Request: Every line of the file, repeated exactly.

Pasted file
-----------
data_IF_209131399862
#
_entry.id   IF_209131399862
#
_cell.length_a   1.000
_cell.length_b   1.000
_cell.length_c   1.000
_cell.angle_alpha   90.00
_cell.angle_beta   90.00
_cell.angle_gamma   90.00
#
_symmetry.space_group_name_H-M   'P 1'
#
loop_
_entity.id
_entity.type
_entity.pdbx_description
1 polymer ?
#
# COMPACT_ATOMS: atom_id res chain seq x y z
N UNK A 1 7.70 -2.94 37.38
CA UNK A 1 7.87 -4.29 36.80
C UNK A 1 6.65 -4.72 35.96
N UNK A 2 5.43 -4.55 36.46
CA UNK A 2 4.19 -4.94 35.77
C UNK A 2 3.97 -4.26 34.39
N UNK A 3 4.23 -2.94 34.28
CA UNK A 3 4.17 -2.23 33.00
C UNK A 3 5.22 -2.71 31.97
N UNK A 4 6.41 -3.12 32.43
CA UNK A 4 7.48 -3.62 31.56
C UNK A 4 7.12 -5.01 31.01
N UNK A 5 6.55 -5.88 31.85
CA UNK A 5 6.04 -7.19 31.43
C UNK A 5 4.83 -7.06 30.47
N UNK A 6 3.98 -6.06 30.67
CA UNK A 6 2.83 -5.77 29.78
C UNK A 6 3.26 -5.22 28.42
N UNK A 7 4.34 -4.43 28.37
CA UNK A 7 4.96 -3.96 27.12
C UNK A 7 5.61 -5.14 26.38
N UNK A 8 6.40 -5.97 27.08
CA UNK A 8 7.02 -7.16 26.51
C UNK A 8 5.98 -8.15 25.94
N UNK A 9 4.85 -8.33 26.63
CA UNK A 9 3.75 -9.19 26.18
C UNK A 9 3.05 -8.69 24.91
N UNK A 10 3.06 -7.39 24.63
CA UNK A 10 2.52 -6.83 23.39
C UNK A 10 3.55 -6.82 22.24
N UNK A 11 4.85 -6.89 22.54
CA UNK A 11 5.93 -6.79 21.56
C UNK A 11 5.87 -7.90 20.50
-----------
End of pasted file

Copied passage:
data_IF_209131399862
#
_entry.id   IF_209131399862
#
_cell.length_a   1.000
_cell.length_b   1.000
_cell.length_c   1.000
_cell.angle_alpha   90.00
_cell.angle_beta   90.00
_cell.angle_gamma   90.00
#
_symmetry.space_group_name_H-M   'P 1'
#
loop_
_entity.id
_entity.type
_entity.pdbx_description
1 polymer ?
#
# COMPACT_ATOMS: atom_id res chain seq x y z
N UNK A 1 7.70 -2.94 37.38
CA UNK A 1 7.87 -4.29 36.80
C UNK A 1 6.65 -4.72 35.96
N UNK A 2 5.43 -4.55 36.46
CA UNK A 2 4.19 -4.94 35.77
C UNK A 2 3.97 -4.26 34.39
N UNK A 3 4.23 -2.94 34.28
CA UNK A 3 4.17 -2.23 33.00
C UNK A 3 5.22 -2.71 31.97
N UNK A 4 6.41 -3.12 32.43
CA UNK A 4 7.48 -3.62 31.56
C UNK A 4 7.12 -5.01 31.01
N UNK A 5 6.55 -5.88 31.85
CA UNK A 5 6.04 -7.19 31.43
C UNK A 5 4.83 -7.06 30.47
N UNK A 6 3.98 -6.06 30.67
CA UNK A 6 2.83 -5.77 29.78
C UNK A 6 3.26 -5.22 28.42
N UNK A 7 4.34 -4.43 28.37
CA UNK A 7 4.96 -3.96 27.12
C UNK A 7 5.61 -5.14 26.38
N UNK A 8 6.40 -5.97 27.08
CA UNK A 8 7.02 -7.16 26.51
C UNK A 8 5.98 -8.15 25.94
N UNK A 9 4.85 -8.33 26.63
CA UNK A 9 3.75 -9.19 26.18
C UNK A 9 3.05 -8.69 24.91
N UNK A 10 3.06 -7.39 24.63
CA UNK A 10 2.52 -6.83 23.39
C UNK A 10 3.55 -6.82 22.24
N UNK A 11 4.85 -6.89 22.54
CA UNK A 11 5.93 -6.79 21.56
C UNK A 11 5.87 -7.90 20.50